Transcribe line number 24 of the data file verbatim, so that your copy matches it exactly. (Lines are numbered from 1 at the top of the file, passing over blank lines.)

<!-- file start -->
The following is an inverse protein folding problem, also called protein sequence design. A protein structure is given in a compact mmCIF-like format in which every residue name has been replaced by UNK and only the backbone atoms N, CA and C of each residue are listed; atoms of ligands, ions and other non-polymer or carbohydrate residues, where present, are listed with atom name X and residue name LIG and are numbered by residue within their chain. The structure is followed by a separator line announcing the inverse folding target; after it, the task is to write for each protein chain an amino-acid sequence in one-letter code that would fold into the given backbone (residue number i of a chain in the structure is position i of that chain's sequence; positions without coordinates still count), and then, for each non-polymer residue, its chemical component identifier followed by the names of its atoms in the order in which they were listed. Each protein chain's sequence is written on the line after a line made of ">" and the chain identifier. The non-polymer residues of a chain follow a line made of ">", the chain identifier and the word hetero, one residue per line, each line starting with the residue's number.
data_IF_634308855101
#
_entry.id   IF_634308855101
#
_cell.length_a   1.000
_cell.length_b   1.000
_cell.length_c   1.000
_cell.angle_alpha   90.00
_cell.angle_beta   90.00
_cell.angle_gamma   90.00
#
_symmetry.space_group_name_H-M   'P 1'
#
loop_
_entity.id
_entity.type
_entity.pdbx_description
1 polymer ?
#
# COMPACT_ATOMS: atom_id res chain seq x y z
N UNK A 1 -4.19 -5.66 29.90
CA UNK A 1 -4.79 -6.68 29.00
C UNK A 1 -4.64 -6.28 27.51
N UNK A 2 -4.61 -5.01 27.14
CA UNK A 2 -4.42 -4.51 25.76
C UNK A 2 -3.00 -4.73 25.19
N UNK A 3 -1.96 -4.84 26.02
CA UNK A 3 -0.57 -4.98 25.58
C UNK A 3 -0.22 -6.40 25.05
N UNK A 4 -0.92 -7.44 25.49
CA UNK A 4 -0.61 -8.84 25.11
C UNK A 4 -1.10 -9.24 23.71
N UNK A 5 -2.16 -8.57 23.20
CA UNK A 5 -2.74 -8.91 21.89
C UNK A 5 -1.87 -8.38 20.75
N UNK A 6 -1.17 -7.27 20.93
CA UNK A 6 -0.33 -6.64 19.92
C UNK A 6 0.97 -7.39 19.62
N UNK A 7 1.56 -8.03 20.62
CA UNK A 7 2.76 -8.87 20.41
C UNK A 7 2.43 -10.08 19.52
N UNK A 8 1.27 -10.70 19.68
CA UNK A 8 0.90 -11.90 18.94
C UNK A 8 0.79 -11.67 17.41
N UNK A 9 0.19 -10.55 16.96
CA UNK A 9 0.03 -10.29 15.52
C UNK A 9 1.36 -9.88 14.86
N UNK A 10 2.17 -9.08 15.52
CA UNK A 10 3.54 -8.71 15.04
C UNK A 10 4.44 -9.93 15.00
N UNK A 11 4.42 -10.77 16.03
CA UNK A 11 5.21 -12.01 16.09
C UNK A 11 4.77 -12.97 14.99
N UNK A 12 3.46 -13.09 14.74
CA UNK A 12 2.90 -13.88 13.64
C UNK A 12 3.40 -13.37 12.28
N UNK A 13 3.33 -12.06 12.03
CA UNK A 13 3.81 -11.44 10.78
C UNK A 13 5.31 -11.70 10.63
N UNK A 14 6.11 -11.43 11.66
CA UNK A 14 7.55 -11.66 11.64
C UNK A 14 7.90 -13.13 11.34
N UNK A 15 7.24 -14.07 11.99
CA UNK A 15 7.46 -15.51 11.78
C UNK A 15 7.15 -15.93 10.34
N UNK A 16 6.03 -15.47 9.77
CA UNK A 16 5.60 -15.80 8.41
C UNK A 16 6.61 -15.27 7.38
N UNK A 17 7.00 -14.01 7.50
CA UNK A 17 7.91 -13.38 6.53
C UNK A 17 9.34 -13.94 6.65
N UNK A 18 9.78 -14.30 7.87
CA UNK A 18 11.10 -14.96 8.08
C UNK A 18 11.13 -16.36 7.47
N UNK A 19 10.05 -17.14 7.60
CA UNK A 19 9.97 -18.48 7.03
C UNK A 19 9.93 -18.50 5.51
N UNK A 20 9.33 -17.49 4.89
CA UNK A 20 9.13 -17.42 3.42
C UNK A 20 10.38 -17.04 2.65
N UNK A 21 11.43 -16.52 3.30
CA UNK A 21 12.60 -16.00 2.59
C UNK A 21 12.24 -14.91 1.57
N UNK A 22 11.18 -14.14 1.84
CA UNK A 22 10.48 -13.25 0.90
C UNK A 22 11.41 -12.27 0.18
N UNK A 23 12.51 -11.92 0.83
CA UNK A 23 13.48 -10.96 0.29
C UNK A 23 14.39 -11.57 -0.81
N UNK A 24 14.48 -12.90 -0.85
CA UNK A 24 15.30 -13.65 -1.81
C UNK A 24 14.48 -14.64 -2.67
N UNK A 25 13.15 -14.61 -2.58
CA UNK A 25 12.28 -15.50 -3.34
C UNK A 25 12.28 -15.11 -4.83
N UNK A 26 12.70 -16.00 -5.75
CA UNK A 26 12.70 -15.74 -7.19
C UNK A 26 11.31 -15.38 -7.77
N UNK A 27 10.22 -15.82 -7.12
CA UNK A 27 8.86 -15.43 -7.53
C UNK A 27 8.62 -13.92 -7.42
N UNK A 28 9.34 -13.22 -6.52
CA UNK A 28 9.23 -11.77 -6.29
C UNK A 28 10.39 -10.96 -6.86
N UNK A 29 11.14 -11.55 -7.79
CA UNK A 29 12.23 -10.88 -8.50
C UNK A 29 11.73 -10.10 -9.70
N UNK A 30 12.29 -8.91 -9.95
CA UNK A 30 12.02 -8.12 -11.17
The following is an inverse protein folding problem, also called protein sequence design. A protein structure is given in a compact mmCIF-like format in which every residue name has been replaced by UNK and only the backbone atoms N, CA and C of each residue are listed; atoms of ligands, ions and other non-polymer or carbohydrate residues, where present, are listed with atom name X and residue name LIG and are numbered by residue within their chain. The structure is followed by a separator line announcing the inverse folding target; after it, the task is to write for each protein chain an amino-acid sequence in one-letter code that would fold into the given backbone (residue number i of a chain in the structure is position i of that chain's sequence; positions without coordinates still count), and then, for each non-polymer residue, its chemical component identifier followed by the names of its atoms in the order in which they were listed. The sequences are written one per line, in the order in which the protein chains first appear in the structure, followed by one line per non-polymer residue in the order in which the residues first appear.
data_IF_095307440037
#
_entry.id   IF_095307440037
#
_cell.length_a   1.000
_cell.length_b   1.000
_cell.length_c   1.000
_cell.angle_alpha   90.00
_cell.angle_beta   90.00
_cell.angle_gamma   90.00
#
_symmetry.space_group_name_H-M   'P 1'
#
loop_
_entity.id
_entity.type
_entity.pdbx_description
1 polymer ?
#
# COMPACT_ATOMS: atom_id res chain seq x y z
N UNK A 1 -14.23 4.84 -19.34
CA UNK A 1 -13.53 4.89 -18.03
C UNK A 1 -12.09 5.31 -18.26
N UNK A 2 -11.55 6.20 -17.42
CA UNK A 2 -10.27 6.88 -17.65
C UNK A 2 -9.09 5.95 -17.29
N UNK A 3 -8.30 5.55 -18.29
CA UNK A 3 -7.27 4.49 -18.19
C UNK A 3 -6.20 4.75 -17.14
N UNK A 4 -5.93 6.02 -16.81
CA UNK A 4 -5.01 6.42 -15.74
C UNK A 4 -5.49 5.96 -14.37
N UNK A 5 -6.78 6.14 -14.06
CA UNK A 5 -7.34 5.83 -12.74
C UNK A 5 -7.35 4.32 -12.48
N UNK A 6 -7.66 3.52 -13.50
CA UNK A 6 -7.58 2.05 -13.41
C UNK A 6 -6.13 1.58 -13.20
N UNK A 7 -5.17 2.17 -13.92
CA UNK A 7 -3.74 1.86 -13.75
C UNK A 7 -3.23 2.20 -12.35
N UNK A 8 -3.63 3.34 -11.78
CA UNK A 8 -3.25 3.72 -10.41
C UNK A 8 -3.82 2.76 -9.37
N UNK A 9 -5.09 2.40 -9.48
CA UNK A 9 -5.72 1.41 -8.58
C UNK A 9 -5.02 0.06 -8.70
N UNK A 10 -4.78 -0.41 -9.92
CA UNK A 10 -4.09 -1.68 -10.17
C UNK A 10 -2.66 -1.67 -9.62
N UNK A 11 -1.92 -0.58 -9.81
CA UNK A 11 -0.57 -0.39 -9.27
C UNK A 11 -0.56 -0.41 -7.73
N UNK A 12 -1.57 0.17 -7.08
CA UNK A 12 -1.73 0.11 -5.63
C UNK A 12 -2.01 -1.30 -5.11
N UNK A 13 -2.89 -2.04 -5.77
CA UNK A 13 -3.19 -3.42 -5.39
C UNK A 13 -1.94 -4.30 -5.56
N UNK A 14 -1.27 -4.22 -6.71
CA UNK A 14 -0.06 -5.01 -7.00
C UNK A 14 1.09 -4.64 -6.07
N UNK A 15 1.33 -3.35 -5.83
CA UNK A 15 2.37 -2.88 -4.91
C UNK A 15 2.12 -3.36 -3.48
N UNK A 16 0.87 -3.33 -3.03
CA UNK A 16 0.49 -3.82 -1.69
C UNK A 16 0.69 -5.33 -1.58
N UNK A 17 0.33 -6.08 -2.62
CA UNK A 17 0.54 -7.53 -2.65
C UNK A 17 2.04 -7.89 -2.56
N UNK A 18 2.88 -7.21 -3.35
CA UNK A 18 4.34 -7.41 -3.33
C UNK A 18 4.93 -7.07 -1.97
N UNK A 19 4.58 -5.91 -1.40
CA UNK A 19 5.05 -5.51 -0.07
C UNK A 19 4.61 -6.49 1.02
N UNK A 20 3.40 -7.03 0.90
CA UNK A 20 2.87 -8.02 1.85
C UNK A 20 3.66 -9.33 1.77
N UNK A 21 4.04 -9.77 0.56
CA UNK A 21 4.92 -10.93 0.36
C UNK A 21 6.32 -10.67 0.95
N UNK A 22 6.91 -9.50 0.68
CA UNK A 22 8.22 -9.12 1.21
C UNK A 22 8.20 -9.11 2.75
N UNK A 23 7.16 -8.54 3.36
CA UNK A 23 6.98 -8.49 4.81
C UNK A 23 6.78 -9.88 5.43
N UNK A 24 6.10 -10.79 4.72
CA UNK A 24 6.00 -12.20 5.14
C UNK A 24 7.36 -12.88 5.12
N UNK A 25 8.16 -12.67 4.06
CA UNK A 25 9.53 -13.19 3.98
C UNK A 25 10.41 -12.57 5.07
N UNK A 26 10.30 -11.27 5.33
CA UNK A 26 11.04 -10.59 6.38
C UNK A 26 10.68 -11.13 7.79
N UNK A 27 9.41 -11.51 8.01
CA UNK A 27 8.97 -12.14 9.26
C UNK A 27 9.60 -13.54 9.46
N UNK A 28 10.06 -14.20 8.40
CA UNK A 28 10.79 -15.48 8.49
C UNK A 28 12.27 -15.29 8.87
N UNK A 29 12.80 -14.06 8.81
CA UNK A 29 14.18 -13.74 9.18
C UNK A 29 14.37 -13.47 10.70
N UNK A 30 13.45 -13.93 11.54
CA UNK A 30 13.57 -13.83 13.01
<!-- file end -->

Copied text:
C UNK A 1 -4.64 -6.28 27.51